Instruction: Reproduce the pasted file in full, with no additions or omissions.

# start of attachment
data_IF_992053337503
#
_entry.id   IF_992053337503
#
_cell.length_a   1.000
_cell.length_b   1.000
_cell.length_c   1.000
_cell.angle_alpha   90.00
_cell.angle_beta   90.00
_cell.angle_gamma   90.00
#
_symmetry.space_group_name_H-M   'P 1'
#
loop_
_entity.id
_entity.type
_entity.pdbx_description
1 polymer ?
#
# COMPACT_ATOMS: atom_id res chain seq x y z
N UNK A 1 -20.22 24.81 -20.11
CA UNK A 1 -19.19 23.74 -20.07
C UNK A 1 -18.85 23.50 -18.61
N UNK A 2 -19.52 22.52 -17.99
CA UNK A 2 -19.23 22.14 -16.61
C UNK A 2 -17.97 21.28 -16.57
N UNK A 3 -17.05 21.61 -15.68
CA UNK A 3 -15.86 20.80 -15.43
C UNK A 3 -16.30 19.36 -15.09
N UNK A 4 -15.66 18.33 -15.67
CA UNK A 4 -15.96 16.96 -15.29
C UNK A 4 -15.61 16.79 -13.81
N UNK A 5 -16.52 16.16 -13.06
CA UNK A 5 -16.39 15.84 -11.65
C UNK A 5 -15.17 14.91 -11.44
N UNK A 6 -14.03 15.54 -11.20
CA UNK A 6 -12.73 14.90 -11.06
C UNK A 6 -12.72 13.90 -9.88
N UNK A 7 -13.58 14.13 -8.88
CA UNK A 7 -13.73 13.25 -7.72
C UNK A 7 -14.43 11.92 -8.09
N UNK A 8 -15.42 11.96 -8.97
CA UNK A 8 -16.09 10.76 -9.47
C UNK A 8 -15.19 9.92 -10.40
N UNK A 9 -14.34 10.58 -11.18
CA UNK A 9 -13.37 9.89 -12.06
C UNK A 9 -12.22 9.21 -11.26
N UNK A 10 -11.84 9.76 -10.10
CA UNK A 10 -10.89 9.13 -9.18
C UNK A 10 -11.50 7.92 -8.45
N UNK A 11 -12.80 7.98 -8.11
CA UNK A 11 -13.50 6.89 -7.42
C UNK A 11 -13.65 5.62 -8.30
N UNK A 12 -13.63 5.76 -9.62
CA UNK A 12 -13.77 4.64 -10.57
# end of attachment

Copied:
data_IF_992053337503
#
_entry.id   IF_992053337503
#
_cell.length_a   1.000
_cell.length_b   1.000
_cell.length_c   1.000
_cell.angle_alpha   90.00
_cell.angle_beta   90.00
_cell.angle_gamma   90.00
#
_symmetry.space_group_name_H-M   'P 1'
#
loop_
_entity.id
_entity.type
_entity.pdbx_description
1 polymer ?
#
# COMPACT_ATOMS: atom_id res chain seq x y z
N UNK A 1 -20.22 24.81 -20.11
CA UNK A 1 -19.19 23.74 -20.07
C UNK A 1 -18.85 23.50 -18.61
N UNK A 2 -19.52 22.52 -17.99
CA UNK A 2 -19.23 22.14 -16.61
C UNK A 2 -17.97 21.28 -16.57
N UNK A 3 -17.05 21.61 -15.68
CA UNK A 3 -15.86 20.80 -15.43
C UNK A 3 -16.30 19.36 -15.09
N UNK A 4 -15.66 18.33 -15.67
CA UNK A 4 -15.96 16.96 -15.29
C UNK A 4 -15.61 16.79 -13.81
N UNK A 5 -16.52 16.16 -13.06
CA UNK A 5 -16.39 15.84 -11.65
C UNK A 5 -15.17 14.91 -11.44
N UNK A 6 -14.03 15.54 -11.20
CA UNK A 6 -12.73 14.90 -11.06
C UNK A 6 -12.72 13.90 -9.88
N UNK A 7 -13.58 14.13 -8.88
CA UNK A 7 -13.73 13.25 -7.72
C UNK A 7 -14.43 11.92 -8.09
N UNK A 8 -15.42 11.96 -8.97
CA UNK A 8 -16.09 10.76 -9.47
C UNK A 8 -15.19 9.92 -10.40
N UNK A 9 -14.34 10.58 -11.18
CA UNK A 9 -13.37 9.89 -12.06
C UNK A 9 -12.22 9.21 -11.26
N UNK A 10 -11.84 9.76 -10.10
CA UNK A 10 -10.89 9.13 -9.18
C UNK A 10 -11.50 7.92 -8.45
N UNK A 11 -12.80 7.98 -8.11
CA UNK A 11 -13.50 6.89 -7.42
C UNK A 11 -13.65 5.62 -8.30
N UNK A 12 -13.63 5.76 -9.62
CA UNK A 12 -13.77 4.64 -10.57